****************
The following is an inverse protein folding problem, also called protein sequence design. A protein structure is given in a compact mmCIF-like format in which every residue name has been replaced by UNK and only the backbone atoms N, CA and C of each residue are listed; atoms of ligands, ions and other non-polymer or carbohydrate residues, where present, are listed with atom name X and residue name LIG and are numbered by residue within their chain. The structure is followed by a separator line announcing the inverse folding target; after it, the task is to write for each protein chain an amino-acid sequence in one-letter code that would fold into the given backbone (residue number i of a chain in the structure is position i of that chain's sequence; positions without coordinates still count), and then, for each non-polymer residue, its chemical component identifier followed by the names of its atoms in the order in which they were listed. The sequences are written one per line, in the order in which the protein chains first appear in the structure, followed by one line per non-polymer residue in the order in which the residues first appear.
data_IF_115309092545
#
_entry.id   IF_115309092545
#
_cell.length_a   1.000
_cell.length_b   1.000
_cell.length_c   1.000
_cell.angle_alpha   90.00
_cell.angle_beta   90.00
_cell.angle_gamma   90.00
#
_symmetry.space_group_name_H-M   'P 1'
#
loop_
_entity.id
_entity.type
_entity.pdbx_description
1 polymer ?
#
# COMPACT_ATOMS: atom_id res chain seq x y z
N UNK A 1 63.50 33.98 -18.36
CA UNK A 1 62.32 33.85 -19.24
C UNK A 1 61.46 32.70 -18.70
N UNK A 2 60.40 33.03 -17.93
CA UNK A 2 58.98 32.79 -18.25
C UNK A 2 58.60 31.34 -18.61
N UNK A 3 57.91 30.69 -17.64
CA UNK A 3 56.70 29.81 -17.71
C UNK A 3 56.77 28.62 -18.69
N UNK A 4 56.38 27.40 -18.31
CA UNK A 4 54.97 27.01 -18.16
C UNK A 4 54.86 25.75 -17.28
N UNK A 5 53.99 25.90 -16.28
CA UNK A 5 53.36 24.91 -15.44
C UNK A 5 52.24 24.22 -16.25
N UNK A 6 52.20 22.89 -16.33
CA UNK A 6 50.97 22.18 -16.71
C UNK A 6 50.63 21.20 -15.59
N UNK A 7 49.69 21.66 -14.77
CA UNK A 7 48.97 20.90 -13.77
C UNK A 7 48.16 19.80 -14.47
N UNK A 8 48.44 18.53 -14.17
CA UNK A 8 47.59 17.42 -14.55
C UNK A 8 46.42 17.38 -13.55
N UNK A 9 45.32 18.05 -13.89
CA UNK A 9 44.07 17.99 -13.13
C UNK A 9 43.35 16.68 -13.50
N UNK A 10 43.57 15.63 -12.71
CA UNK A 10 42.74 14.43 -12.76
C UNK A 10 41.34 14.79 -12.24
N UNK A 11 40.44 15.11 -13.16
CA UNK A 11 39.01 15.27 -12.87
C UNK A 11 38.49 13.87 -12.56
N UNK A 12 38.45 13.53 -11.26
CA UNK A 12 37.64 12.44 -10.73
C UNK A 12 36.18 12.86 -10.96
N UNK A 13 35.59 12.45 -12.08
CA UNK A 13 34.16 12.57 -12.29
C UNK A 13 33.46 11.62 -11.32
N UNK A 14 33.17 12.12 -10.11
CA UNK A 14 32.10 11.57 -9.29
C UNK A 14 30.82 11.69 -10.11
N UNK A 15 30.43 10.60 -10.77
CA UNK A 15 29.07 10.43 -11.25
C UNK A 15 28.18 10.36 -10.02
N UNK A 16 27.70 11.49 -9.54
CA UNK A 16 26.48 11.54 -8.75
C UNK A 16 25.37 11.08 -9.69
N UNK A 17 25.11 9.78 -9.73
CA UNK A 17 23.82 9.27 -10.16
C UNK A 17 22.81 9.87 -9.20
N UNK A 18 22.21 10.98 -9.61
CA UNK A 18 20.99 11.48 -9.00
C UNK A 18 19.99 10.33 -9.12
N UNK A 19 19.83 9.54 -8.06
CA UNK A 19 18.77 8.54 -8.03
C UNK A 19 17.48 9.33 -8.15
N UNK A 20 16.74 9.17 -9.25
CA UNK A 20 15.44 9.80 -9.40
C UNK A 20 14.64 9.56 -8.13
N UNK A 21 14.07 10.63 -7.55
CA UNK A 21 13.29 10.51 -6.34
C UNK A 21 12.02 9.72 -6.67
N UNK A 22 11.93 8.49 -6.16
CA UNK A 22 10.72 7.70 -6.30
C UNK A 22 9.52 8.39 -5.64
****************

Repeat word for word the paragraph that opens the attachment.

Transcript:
The following is an inverse protein folding problem, also called protein sequence design. A protein structure is given in a compact mmCIF-like format in which every residue name has been replaced by UNK and only the backbone atoms N, CA and C of each residue are listed; atoms of ligands, ions and other non-polymer or carbohydrate residues, where present, are listed with atom name X and residue name LIG and are numbered by residue within their chain. The structure is followed by a separator line announcing the inverse folding target; after it, the task is to write for each protein chain an amino-acid sequence in one-letter code that would fold into the given backbone (residue number i of a chain in the structure is position i of that chain's sequence; positions without coordinates still count), and then, for each non-polymer residue, its chemical component identifier followed by the names of its atoms in the order in which they were listed. The sequences are written one per line, in the order in which the protein chains first appear in the structure, followed by one line per non-polymer residue in the order in which the residues first appear.